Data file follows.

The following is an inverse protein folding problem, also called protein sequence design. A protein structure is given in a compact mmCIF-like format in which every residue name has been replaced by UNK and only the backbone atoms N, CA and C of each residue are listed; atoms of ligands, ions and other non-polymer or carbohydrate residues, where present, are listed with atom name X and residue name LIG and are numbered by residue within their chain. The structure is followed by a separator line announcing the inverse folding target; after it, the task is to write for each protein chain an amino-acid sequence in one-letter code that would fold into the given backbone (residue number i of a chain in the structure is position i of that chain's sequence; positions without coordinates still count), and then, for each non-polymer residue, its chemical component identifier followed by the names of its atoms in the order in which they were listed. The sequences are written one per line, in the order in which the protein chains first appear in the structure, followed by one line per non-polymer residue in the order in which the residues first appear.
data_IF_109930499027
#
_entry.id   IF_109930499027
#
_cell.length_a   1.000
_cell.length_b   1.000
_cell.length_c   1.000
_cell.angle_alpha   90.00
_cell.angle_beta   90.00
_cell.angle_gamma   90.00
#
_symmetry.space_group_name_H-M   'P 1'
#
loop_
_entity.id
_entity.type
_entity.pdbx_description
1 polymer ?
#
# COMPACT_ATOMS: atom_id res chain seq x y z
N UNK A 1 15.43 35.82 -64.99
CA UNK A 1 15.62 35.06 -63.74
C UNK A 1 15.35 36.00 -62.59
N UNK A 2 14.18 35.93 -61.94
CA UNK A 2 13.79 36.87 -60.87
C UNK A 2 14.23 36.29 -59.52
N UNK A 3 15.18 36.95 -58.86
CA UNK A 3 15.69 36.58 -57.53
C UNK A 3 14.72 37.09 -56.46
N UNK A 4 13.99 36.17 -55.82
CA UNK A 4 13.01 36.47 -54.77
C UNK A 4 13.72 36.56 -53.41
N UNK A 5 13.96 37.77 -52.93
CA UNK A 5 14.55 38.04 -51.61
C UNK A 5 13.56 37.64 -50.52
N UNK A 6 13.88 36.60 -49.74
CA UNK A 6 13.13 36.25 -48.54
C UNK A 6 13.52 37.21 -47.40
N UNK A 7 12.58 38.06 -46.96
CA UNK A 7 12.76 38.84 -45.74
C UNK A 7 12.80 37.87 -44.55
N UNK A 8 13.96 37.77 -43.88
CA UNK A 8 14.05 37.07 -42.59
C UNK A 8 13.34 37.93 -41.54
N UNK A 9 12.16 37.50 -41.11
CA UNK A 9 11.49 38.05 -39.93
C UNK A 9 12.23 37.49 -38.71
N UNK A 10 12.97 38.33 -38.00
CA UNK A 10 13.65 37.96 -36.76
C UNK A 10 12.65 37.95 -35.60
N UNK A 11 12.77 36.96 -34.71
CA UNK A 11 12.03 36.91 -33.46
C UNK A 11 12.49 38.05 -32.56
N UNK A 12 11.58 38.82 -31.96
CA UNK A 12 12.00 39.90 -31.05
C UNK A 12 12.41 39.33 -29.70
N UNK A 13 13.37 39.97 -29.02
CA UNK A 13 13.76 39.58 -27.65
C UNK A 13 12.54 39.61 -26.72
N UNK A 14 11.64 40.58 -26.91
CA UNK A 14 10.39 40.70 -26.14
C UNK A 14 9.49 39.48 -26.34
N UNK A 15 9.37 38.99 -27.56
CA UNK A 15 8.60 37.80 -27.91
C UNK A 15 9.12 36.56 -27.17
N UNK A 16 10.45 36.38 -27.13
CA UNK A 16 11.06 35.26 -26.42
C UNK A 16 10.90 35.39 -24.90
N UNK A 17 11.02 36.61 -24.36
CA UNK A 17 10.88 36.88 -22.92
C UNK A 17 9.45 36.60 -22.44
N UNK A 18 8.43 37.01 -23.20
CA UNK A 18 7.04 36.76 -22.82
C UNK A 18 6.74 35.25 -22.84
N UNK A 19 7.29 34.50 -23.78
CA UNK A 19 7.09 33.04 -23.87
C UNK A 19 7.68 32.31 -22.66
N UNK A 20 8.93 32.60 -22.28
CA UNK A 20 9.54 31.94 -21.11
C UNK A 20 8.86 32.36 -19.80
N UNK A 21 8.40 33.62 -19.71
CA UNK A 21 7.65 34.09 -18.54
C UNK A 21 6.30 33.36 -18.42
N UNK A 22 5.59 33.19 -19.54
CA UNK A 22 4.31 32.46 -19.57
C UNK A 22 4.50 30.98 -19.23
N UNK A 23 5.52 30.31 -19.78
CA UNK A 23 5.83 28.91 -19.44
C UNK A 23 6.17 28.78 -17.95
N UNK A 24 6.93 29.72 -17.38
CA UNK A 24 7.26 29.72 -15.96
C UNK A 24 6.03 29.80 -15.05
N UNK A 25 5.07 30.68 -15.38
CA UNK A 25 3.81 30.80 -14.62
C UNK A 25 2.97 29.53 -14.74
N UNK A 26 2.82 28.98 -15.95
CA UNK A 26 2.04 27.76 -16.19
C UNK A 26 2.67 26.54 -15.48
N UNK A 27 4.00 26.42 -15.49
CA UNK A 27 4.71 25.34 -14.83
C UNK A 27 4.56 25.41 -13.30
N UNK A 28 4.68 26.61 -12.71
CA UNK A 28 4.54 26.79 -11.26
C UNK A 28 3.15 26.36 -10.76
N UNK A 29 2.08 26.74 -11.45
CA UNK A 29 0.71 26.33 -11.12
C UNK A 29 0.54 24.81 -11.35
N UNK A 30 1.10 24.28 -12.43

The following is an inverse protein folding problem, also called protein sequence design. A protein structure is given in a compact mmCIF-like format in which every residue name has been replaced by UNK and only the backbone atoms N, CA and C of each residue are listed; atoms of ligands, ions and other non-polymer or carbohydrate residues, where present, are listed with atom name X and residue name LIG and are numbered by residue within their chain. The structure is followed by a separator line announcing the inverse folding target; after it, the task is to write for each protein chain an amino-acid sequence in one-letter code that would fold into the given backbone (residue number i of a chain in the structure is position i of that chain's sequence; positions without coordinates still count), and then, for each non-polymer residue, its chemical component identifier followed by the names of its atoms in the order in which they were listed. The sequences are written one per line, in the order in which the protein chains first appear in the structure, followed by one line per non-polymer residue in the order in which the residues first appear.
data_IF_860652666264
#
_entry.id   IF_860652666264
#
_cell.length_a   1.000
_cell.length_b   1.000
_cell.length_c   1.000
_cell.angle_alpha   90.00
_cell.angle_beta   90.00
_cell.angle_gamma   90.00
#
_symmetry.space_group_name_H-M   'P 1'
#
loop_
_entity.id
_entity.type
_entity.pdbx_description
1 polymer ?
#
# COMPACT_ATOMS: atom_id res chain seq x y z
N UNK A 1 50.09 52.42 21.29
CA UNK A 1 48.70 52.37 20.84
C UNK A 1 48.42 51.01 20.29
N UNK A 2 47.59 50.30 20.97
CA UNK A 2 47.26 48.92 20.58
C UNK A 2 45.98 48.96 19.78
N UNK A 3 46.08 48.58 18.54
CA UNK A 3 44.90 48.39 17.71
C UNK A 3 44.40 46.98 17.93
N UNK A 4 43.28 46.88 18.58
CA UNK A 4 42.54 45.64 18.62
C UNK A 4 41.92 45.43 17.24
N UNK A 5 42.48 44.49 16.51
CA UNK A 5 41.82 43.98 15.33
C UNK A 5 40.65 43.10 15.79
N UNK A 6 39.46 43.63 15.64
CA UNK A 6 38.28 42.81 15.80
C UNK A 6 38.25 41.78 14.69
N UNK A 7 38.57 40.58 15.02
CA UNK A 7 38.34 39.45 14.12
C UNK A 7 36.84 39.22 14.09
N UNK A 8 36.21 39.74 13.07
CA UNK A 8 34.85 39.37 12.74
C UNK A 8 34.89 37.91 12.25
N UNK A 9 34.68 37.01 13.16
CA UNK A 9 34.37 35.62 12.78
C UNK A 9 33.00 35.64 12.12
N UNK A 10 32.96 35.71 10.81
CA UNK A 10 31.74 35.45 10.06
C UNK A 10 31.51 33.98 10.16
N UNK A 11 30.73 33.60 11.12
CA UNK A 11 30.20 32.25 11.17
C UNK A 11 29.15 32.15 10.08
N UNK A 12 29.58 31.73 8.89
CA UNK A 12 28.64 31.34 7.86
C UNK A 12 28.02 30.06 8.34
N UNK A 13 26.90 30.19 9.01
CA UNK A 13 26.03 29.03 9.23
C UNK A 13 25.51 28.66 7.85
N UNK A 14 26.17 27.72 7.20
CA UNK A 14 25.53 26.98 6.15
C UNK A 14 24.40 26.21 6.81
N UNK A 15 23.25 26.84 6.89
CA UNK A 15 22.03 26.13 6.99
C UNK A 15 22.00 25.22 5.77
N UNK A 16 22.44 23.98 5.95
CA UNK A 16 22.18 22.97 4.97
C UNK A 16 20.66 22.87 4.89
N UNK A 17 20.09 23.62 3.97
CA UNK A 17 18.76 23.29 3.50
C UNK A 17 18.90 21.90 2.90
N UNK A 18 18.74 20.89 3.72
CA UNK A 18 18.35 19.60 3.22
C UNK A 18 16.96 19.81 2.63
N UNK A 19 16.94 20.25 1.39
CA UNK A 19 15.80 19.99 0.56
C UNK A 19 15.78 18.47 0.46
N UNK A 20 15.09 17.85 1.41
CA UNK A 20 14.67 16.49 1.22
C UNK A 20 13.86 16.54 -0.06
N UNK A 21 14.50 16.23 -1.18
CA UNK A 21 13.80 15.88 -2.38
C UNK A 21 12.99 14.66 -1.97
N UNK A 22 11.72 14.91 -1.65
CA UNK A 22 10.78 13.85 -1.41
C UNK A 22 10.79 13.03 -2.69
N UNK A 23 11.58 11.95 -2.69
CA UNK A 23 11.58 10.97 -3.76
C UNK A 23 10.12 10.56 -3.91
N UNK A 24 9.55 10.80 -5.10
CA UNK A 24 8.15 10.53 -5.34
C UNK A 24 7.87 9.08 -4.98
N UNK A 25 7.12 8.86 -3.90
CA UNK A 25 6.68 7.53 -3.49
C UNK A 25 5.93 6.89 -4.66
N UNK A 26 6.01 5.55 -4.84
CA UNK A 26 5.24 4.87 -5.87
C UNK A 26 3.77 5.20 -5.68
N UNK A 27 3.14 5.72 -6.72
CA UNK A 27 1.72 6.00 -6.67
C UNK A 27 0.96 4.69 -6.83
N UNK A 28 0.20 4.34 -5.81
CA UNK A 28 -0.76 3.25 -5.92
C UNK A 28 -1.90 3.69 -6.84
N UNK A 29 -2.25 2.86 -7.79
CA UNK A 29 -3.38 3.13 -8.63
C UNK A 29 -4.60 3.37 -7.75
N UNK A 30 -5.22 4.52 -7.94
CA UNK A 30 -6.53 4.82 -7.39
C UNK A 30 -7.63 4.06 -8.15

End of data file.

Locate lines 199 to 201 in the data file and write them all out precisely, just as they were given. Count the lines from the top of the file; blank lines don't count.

C UNK A 23 10.12 10.56 -3.91
N UNK A 24 9.55 10.80 -5.10
CA UNK A 24 8.15 10.53 -5.34